Middle-aged? Being Overweight or Obese May Age Your Brain 10 Years

Middle-aged? Being Overweight or Obese May Age Your Brain 10 Years

A new study published in the journal Neurobiology of Aging from the Department of Psychiatry at the University of Cambridge reveals that middle-aged adults who were overweight had reduced white matter volume in the brain, which, researchers say, represents around a decade of brain aging.

Professor Paul Fletcher, senior author of the study, says, “We’re living in an aging population, with increasing levels of obesity, so it’s essential that we establish how these two factors might interact, since the consequences for health are potentially serious.”

The Study

brain health, obesity, brain aging
Example of grey and white matter segmentations – a) lean (56 years, BMI 19.5) and (b) obese (50 years, BMI = 43.4).

Researchers conducted a cross-sectional study where they analyzed data from 473 cognitively healthy adults between the ages of 20 and 87. Based on the BMI (body mass index) of the 473 participants, 246 were classified as lean, 150 were classified as overweight, and 77 were classified as obese. Using magnetic resonance imaging (MRI) researchers also analyzed the participants white and gray matter of the brain.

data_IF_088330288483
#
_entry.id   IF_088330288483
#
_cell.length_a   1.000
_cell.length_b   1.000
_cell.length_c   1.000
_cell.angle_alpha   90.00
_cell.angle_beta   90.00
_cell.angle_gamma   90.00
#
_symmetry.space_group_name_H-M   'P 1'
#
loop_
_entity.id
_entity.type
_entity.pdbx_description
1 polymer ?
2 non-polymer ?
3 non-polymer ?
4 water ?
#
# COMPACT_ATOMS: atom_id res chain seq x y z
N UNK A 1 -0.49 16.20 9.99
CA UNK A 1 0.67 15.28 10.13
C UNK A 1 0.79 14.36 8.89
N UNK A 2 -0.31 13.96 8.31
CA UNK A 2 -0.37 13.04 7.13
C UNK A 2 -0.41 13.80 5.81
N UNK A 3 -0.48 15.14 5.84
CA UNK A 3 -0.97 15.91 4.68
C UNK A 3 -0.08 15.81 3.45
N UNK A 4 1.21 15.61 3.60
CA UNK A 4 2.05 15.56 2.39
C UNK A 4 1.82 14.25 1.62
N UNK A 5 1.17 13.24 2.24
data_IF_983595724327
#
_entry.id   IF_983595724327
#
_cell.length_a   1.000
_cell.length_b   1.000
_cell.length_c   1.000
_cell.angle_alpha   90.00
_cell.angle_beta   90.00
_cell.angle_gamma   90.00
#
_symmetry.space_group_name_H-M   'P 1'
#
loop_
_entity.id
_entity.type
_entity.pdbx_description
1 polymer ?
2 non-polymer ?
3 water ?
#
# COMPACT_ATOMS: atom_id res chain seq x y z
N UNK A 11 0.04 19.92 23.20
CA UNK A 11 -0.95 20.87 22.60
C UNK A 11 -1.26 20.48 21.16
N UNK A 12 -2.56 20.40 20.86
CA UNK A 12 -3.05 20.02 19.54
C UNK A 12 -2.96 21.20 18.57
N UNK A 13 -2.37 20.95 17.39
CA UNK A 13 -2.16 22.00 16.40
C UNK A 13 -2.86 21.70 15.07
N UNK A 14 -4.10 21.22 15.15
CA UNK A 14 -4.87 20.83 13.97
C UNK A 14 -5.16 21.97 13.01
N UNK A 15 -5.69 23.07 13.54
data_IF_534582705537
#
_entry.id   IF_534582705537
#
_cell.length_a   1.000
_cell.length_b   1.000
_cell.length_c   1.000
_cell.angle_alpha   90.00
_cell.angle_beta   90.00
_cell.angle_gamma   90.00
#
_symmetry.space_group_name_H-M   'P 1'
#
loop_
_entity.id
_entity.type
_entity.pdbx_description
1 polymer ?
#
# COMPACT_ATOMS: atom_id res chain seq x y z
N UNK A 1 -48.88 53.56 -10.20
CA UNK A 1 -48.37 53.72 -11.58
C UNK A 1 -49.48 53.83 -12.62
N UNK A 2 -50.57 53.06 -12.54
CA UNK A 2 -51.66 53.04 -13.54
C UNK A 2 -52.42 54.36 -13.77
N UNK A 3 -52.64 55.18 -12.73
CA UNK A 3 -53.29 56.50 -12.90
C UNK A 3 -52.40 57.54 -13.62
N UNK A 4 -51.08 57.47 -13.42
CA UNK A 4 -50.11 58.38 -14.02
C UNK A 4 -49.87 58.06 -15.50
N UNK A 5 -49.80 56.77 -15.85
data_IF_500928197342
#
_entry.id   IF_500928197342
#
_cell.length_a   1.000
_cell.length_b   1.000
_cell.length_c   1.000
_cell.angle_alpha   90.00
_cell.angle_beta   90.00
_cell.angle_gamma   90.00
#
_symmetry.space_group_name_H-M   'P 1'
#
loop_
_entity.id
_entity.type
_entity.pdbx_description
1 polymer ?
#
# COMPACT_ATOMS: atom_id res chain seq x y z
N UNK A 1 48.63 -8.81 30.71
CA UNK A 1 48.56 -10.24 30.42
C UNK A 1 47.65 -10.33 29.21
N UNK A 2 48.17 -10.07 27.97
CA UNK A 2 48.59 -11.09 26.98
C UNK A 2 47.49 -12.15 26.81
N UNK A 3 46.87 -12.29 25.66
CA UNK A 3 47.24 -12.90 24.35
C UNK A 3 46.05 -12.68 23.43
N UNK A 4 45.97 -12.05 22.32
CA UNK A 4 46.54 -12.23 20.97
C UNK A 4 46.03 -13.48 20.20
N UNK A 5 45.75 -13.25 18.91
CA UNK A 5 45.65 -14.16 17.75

Results

Compared to the participants that were classified as lean, those who were overweight or obese were found to have significantly reduced white matter volume. Researchers also found that overweight and obesity appeared to have “the most detrimental impact on the brains of middle-aged adults.”

brain health, obesity, brain aging
Age-related change in white matter volume in overweight and obese subjects estimated to equate to an average increase in brain-age of 10 years compared to controls.

According to the study, middle-aged adults who were overweight or obese has a white matter volume that was comparable to those of lean adults who were 10 years older.

Prof. Paul Fletcher stated, “The fact that we only saw these differences from middle age onward raises the possibility that we may be particularly vulnerable at this age. It will also be important to find out whether these changes could be reversible with weight loss, which may well be the case.”

Source: http://www.neurobiologyofaging.org/article/S0197-4580(16)30140-3/abstract

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